Norco vs. Tramadol

Are Tramadol and Norco the Same Thing?

Norco (hydrocodone bitartrate and acetaminophen) and tramadol are both narcotic (opioid) pain relievers (analgesics) used to treat moderate to fairly severe pain.

Norco also contains acetaminophen, a non-narcotic pain reliever (analgesic).

Brand names of tramadol include Tramadol, Tramadol ER, ConZip, Rybix ODT, and Ryzolt.

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What Are Possible Side Effects of Norco?

Norco is available in generic form. Side effects of Norco include:

What Are Possible Side Effects of Tramadol?

Common side effects of Tramadol include:

  • agitation,
  • nervousness,
  • anxiety,
  • seizures (convulsions),
  • skin rash,
  • dizziness,
  • spinning sensation,
  • hallucinations,
  • fever,
  • fast heart rate,
  • overactive reflexes,
  • nausea,
  • vomiting,
  • upset stomach,
  • diarrhea,
  • constipation,
  • loss of coordination,
  • headache,
  • drowsiness, and
  • fainting.

What is Norco?

Norco is a strong prescription medicine is indicated for the relief of moderate to moderately severe pain.

What is Tramadol?

Tramadol is a pain reliever (analgesic) used to treat moderate to moderately severe pain in adults..

What Drugs Interact With Norco?

Norco, like all narcotics, may impair the mental and/or physical abilities required for the performance of potentially hazardous tasks such as driving a car or operating machinery; patients should be cautioned accordingly.

Alcohol and other CNS depressants may produce an additive CNS depression, when taken with this combination product, and should be avoided.

Hydrocodone may be habit-forming. Patients should take the drug only for as long as it is prescribed, in the amounts prescribed, and no more frequently than prescribed.

What Drugs Interact With Tramadol?

Tramadol may interact with alcohol, other narcotic pain medications, sedatives, tranquilizers, sleeping pills, muscle relaxers, other medicines that can make you sleepy or slow your breathing, antidepressants, and MAO inhibitors.

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How Should Norco Be Taken?

Dosage should be adjusted according to the severity of the pain and the response of the patient. However, it should be kept in mind that tolerance to hydrocodone can develop with continued use and that the incidence of untoward effects is dose related.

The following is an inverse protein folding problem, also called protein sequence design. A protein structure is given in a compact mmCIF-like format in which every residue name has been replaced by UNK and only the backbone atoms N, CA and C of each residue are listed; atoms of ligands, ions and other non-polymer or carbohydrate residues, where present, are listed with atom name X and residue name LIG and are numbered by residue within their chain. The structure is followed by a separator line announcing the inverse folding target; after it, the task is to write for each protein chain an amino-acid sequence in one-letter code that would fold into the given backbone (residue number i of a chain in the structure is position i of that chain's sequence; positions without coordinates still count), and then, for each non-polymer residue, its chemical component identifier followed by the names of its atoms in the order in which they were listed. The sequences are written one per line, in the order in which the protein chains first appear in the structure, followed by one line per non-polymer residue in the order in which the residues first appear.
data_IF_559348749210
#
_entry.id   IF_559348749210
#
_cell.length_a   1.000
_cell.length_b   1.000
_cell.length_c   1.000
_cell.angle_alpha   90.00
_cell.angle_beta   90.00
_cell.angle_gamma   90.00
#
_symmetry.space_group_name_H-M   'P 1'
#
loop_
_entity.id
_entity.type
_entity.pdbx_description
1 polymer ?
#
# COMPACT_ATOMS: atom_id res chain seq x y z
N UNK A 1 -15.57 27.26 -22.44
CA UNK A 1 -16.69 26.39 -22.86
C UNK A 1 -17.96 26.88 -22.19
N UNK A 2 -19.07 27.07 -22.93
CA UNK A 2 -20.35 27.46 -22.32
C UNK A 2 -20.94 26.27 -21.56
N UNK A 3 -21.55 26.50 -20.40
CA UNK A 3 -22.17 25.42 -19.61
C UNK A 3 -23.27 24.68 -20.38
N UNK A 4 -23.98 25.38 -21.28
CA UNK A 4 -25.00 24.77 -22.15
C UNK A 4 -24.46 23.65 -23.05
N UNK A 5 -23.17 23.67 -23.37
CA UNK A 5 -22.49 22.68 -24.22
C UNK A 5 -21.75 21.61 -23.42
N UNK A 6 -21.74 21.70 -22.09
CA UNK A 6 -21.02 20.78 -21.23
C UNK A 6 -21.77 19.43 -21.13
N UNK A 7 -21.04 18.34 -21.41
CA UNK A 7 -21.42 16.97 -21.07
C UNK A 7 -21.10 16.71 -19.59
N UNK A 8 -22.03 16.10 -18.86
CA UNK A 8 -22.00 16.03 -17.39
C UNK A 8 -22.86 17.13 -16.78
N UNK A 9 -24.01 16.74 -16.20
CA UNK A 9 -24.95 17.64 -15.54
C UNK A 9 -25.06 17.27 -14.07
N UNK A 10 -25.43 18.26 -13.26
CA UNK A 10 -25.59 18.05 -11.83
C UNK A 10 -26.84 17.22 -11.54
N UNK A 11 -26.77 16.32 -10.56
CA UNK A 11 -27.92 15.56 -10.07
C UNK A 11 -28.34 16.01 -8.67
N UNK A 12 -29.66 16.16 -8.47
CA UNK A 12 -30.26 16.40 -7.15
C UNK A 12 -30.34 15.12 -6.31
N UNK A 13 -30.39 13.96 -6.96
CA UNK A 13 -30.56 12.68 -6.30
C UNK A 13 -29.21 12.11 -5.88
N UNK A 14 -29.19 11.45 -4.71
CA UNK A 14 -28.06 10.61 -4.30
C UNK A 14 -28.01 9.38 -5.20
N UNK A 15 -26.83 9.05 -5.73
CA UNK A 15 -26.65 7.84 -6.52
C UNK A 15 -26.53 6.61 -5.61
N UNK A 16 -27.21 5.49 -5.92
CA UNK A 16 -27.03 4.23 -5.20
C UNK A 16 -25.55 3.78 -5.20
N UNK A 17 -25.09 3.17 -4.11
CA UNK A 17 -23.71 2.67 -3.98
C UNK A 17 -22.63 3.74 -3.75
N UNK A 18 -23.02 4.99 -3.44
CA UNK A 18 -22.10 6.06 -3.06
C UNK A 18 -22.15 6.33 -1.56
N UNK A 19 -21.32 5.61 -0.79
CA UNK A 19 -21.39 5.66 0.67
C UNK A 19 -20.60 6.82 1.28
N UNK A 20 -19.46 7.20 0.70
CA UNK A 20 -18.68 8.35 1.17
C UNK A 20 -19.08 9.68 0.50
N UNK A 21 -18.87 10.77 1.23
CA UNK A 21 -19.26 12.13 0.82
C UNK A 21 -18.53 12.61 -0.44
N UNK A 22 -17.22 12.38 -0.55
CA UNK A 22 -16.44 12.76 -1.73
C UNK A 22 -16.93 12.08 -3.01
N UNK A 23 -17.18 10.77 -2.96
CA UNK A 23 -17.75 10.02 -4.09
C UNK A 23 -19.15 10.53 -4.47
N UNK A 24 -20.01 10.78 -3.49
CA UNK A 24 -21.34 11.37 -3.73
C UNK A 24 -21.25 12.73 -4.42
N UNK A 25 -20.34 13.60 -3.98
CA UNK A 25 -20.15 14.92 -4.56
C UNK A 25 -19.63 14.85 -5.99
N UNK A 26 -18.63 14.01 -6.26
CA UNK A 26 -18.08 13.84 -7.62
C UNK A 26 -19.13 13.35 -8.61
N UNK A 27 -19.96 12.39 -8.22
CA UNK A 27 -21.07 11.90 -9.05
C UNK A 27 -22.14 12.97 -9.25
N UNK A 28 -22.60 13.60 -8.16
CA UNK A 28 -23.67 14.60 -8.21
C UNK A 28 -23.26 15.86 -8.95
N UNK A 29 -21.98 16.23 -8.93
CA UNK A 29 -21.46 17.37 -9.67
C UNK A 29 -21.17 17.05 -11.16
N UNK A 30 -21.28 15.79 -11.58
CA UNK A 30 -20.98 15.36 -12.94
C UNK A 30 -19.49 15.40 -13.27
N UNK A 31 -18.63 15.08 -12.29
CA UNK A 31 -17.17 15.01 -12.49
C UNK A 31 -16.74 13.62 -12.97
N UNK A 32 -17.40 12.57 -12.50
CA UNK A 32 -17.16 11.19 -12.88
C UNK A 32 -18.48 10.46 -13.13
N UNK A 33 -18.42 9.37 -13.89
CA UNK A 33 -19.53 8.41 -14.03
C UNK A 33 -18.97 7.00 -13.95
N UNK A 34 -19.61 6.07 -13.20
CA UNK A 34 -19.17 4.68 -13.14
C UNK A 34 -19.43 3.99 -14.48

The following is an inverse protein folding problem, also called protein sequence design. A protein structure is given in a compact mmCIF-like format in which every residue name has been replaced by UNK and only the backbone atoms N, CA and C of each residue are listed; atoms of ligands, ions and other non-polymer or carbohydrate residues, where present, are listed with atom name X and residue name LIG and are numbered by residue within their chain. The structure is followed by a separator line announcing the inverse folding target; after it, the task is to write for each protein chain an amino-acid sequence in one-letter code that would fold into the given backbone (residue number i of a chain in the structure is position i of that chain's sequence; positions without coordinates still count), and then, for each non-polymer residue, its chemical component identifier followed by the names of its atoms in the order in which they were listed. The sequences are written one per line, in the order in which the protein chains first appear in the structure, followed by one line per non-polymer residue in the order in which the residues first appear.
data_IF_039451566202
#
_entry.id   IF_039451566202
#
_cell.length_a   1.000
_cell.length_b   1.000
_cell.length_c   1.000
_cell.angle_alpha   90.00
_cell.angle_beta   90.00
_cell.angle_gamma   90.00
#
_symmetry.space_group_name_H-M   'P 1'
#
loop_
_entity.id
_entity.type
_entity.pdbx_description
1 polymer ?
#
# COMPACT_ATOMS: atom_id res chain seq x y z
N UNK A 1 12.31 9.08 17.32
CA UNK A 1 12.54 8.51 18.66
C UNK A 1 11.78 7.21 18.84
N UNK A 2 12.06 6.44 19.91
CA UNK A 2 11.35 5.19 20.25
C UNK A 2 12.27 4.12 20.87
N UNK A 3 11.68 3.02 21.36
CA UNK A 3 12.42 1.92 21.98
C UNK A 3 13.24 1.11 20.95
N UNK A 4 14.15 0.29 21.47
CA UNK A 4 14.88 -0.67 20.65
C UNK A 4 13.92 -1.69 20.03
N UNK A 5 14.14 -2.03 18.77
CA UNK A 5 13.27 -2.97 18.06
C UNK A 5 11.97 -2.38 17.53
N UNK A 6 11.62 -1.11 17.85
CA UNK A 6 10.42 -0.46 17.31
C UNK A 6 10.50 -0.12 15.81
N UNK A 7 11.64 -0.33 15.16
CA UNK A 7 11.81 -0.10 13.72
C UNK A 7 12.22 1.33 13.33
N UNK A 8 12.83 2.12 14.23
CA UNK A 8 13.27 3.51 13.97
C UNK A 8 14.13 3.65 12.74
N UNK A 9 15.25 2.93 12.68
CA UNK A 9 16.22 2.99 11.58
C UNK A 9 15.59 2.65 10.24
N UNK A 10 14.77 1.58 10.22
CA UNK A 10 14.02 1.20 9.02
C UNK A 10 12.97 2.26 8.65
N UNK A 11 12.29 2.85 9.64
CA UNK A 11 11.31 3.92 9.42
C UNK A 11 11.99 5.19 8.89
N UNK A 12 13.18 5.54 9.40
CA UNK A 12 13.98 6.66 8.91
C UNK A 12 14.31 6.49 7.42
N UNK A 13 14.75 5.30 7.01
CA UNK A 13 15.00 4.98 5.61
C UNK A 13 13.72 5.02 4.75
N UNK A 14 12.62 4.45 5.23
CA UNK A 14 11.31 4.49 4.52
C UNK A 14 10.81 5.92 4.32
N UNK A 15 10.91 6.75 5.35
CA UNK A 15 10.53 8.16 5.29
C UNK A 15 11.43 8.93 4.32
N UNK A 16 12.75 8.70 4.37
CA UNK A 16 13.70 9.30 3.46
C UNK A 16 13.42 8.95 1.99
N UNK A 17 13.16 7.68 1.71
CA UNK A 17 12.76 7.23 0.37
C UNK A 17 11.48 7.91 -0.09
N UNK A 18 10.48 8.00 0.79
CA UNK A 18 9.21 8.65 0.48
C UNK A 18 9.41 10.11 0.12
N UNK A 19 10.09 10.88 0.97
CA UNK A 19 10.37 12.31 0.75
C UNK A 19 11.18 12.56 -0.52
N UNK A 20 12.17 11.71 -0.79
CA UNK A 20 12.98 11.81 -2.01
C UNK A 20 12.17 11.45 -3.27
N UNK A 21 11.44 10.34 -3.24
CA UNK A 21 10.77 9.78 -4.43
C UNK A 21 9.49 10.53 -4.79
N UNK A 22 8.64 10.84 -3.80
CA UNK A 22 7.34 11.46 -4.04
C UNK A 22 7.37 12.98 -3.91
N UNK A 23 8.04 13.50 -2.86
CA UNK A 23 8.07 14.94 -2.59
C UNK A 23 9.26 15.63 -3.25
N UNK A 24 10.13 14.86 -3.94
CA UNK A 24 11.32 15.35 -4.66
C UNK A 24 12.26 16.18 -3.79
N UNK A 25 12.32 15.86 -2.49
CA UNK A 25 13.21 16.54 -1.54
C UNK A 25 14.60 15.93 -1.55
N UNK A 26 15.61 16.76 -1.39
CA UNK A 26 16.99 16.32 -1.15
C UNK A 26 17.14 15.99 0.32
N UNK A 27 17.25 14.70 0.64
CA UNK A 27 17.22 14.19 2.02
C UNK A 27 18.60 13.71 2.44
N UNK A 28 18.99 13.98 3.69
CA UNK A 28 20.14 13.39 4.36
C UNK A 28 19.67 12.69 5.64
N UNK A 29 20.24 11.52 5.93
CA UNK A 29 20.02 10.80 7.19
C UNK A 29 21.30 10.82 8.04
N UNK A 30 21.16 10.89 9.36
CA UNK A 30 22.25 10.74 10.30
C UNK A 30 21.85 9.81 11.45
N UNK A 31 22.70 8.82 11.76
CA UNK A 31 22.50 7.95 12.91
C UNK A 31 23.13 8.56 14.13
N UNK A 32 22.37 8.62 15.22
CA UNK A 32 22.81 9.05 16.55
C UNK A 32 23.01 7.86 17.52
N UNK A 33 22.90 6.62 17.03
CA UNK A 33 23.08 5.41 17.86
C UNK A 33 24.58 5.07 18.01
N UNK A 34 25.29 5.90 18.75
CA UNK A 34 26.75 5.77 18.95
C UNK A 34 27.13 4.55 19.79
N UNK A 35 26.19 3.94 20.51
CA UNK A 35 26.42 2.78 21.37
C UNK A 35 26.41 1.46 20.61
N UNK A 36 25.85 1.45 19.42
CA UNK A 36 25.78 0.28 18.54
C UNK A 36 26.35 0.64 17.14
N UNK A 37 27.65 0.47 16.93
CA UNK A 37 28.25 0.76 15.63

The usual adult dosage is one or two tablets every four to six hours as needed for pain. The total daily dosage should not exceed 8 tablets.

How Should Tramadol Be Taken?

Good pain management practice dictates that the dose of Tramadol be individualized according to patient need using the lowest beneficial dose. Tramadol may interact with other drugs including monoamine oxidase inhibitors (MAOIs) and other antidepressant medications. There are no adequate and well-controlled studies of Tramadol in pregnant women. Tramadol should be used during pregnancy only if the potential benefit justifies the potential risk to the fetus. Tramadol passes into breast milk and may harm a nursing baby. Breastfeeding while taking Tramadol is not recommended.

Disclaimer

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Drug information found in the drug comparisons published on RxList.com is primarily sourced from the FDA drug information. The drug comparison information found in this article does not contain any data from clinical trials with human participants or animals performed by any of the drug manufacturers comparing the drugs.

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You may also report negative side effects of prescription drugs to the FDA by visiting the FDA MedWatch website or calling 1-800-FDA-1088.

References

RxList. Norco Side Effects Drug Center.
https://www.rxlist.com/ultram-side-effects-drug-center.htm
RxList. Tramadol Side Effects Drug Center.
https://www.rxlist.com/ultram-side-effects-drug-center.htm

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